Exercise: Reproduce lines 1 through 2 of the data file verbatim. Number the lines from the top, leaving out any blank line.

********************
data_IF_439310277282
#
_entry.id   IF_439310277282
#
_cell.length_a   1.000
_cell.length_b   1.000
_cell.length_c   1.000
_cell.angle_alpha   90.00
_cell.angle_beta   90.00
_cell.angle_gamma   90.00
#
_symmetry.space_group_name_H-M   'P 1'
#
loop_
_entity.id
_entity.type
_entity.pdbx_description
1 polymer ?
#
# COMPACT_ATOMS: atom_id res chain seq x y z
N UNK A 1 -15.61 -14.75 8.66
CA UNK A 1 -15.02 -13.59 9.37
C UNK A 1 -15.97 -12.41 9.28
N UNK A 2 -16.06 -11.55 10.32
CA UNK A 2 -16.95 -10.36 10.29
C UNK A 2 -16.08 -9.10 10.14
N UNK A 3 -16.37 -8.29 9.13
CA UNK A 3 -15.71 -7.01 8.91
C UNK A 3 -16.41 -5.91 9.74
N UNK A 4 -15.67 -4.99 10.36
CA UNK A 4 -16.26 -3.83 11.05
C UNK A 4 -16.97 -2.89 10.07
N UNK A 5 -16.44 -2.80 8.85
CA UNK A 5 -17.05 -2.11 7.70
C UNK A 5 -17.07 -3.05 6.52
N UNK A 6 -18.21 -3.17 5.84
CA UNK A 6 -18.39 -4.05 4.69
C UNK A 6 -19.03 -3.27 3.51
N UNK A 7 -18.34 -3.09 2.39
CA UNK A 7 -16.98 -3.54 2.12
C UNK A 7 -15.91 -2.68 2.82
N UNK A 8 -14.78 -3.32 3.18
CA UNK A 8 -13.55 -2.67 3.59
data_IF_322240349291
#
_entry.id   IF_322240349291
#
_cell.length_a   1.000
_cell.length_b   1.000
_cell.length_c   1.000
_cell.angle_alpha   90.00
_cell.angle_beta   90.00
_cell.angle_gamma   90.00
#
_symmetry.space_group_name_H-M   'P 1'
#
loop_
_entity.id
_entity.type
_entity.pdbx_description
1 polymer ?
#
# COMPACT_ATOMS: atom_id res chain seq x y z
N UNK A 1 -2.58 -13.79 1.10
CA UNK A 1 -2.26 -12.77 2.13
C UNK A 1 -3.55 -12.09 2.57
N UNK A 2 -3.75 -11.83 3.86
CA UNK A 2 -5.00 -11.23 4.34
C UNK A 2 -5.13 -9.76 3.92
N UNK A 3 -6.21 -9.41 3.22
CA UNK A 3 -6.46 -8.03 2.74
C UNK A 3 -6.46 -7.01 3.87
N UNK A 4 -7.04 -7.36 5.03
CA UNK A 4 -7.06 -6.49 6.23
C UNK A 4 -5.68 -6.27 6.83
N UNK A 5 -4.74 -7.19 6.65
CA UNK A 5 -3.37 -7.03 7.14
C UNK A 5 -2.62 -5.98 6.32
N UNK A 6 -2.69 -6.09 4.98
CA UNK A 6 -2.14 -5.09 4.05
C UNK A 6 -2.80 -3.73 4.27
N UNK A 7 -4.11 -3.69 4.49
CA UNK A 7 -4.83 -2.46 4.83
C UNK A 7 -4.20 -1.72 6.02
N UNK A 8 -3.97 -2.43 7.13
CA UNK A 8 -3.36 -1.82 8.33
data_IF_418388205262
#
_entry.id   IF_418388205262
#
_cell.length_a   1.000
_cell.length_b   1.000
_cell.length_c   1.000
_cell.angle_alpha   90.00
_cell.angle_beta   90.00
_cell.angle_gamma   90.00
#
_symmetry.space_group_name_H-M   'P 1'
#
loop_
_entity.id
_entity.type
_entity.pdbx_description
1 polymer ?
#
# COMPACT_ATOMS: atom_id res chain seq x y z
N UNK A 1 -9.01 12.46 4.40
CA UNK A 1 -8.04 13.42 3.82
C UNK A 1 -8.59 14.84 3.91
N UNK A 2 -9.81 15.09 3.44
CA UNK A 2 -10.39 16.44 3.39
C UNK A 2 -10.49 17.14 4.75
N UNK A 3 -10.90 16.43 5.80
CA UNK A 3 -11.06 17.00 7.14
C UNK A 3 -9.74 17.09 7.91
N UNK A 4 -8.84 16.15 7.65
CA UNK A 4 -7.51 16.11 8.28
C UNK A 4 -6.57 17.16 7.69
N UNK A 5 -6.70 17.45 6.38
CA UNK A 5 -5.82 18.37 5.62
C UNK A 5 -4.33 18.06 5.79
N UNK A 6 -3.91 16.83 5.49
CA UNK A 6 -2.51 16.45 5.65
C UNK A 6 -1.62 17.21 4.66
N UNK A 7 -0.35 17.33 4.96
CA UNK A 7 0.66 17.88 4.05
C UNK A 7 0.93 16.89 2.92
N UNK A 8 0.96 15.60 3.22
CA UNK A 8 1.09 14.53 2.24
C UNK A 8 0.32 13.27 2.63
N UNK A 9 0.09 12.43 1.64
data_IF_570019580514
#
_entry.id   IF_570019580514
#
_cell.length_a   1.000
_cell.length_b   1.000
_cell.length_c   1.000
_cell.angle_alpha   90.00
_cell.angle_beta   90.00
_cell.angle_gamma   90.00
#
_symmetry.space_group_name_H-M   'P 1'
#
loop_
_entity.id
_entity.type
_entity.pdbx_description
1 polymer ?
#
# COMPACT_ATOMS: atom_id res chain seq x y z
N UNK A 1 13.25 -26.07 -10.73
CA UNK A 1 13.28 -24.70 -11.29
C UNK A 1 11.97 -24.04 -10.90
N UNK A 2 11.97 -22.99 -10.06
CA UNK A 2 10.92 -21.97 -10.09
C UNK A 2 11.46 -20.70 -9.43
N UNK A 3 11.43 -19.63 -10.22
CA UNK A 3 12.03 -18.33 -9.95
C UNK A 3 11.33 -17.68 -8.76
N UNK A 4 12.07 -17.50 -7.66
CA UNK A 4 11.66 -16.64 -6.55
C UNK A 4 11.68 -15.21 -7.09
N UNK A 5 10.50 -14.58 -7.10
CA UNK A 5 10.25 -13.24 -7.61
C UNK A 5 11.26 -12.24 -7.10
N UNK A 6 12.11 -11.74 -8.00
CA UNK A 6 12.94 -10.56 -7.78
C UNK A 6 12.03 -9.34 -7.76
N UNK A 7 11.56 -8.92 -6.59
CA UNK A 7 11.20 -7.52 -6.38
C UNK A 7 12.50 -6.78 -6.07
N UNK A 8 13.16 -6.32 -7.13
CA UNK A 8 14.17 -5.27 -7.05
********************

data_IF_439310277282
#